Halofuginone to prevent and treat thioacetamide-induced liver fibrosis in rats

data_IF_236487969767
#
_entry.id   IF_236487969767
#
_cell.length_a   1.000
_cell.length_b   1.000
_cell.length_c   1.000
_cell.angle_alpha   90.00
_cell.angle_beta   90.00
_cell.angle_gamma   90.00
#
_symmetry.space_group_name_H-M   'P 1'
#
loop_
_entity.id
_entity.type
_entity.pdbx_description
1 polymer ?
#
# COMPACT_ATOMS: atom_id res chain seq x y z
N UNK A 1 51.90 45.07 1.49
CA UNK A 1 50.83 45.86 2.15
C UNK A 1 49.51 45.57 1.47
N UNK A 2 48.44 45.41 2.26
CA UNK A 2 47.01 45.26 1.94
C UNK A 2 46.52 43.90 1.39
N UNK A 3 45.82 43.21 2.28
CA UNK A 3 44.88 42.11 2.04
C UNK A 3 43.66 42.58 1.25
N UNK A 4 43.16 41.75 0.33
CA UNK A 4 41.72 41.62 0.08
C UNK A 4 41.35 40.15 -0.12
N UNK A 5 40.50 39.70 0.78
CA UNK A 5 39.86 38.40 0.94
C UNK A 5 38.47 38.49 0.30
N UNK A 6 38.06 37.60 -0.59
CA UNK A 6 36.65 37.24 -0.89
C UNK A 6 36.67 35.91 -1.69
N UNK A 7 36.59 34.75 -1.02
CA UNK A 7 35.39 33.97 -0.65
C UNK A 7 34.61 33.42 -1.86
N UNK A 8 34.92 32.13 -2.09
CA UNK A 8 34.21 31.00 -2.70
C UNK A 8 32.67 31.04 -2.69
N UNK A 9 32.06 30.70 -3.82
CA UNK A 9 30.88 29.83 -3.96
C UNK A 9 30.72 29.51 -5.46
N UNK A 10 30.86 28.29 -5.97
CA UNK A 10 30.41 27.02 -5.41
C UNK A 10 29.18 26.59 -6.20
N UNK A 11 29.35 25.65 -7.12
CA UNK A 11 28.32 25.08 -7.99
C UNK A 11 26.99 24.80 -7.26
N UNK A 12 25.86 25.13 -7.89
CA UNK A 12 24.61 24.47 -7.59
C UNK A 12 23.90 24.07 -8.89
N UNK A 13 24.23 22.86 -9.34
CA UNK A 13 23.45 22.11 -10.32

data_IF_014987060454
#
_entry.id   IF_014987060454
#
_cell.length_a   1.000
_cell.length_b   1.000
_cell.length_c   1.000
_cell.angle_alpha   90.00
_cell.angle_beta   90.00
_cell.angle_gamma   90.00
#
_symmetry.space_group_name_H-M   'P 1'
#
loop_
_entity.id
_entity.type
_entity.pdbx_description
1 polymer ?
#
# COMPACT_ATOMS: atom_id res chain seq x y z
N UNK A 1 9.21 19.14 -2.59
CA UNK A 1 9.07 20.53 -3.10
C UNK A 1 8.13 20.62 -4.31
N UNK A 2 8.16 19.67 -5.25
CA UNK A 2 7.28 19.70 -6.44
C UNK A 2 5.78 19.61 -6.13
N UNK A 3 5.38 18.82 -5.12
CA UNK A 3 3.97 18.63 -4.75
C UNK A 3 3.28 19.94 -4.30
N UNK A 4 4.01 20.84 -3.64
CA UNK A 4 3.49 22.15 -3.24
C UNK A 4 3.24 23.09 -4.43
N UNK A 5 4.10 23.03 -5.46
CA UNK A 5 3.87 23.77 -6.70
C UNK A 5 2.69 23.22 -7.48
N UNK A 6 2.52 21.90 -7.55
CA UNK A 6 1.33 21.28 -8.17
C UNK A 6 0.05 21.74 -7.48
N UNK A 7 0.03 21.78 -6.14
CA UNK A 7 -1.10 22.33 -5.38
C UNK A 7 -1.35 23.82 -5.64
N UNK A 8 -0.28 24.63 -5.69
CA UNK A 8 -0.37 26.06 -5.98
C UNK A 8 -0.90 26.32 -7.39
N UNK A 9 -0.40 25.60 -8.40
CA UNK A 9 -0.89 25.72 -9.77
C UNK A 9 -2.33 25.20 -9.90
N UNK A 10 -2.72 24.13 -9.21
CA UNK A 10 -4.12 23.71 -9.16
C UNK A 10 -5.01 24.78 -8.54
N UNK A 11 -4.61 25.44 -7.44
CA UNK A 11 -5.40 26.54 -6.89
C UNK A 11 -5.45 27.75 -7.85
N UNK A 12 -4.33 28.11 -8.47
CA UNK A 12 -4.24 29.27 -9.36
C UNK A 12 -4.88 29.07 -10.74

Hepatic fibrosis is associated with activation of hepatic stellate cells (HSC), the major source of the extracellular matrix (ECM) proteins. The predominant ECM protein synthesized by the HSC is collagen type I. We evaluated the effect of halofuginone—an inhibitor of collagen synthesis—on thioacetamide (TAA)-induced liver fibrosis in rats. In the control rats the HSC did not express smooth muscle actin, collagen type I gene, or tissue inhibitor of metalloproteinases-2 (TIMP-2), suggesting that they were in their quiescent state. When treated with TAA, the livers displayed large fibrous septa, which were populated by smooth muscle actin-positive cells expressing high levels of the collagen α1(I) gene and containing high levels of TIMP-2, all of which are characteristic of advanced fibrosis. Halofuginone given orally before fibrosis induction prevented the activation of most of the stellate cells and the remaining cells expressed low levels of collagen α1(I) gene, resulting in low levels of collagen. The level of TIMP-2 was almost the same as in the control livers. When given to rats with established fibrosis, halofuginone caused almost complete resolution of the fibrotic condition. The levels of collagen, collagen α1(I) gene expression, TIMP-2 content, and smooth muscle actin-positive cells were as in the control rats. Halofuginone inhibited the proliferation of other cell types of the fibrotic liver in vivo and inhibited collagen production and collagen α1(I) gene expression in the SV40-immortalized rat HSC-T6 cells in vitro. These results suggest that halofuginone may become an effective and novel mode of therapy in the treatment of liver fibrosis.